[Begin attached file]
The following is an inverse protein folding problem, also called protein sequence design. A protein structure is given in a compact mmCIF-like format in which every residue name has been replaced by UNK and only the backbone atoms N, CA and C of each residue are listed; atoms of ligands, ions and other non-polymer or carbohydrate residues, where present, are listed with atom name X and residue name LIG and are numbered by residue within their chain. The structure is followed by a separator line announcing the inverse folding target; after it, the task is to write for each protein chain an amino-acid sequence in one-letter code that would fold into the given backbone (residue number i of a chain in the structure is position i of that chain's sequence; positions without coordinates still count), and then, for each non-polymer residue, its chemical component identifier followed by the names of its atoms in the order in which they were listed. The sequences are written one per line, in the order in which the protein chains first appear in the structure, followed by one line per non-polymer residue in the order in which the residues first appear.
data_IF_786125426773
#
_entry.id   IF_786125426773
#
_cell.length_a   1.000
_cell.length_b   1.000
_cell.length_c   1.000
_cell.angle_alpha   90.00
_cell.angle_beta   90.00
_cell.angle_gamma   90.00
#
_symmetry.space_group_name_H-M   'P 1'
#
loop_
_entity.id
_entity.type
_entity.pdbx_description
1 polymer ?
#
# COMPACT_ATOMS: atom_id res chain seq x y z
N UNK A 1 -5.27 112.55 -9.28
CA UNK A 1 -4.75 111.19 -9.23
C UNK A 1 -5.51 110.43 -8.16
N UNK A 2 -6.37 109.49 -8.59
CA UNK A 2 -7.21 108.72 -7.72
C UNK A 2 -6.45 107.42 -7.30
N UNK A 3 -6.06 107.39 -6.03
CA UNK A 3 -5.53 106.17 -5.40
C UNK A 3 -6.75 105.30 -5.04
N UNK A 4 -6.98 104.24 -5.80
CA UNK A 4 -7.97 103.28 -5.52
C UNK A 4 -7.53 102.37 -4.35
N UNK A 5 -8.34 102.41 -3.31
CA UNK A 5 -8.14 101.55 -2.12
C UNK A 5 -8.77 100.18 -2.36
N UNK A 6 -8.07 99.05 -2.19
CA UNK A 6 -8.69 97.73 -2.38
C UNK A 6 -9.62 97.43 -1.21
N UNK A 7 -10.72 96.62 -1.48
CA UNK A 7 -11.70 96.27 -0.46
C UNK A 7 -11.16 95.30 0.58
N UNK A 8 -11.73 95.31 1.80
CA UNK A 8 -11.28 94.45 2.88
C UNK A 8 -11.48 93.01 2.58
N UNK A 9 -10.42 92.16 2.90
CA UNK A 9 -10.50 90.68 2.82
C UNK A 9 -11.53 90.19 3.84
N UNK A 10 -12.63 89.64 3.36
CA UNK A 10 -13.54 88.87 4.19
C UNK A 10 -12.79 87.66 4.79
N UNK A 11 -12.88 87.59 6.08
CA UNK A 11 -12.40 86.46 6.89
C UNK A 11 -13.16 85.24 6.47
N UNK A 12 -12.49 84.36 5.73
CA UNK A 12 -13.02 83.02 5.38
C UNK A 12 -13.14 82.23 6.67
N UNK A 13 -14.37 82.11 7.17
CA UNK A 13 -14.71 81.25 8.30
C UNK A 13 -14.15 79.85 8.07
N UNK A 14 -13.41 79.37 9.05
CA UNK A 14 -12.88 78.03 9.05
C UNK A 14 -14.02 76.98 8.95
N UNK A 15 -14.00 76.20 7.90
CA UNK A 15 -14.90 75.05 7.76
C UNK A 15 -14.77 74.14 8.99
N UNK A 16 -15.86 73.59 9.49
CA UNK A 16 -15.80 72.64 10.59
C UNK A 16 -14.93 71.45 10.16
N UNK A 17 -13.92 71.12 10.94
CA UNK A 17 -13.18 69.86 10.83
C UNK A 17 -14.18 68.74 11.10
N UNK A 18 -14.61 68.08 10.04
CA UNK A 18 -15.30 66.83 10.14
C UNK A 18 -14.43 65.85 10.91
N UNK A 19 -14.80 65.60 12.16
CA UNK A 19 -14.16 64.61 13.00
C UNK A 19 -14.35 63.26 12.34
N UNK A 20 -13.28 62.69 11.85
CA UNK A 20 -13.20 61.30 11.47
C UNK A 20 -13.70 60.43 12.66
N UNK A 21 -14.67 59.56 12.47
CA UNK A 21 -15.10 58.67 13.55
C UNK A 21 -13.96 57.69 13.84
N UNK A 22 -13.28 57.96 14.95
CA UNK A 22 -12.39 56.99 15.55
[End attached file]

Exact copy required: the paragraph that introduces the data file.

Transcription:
The following is an inverse protein folding problem, also called protein sequence design. A protein structure is given in a compact mmCIF-like format in which every residue name has been replaced by UNK and only the backbone atoms N, CA and C of each residue are listed; atoms of ligands, ions and other non-polymer or carbohydrate residues, where present, are listed with atom name X and residue name LIG and are numbered by residue within their chain. The structure is followed by a separator line announcing the inverse folding target; after it, the task is to write for each protein chain an amino-acid sequence in one-letter code that would fold into the given backbone (residue number i of a chain in the structure is position i of that chain's sequence; positions without coordinates still count), and then, for each non-polymer residue, its chemical component identifier followed by the names of its atoms in the order in which they were listed. The sequences are written one per line, in the order in which the protein chains first appear in the structure, followed by one line per non-polymer residue in the order in which the residues first appear.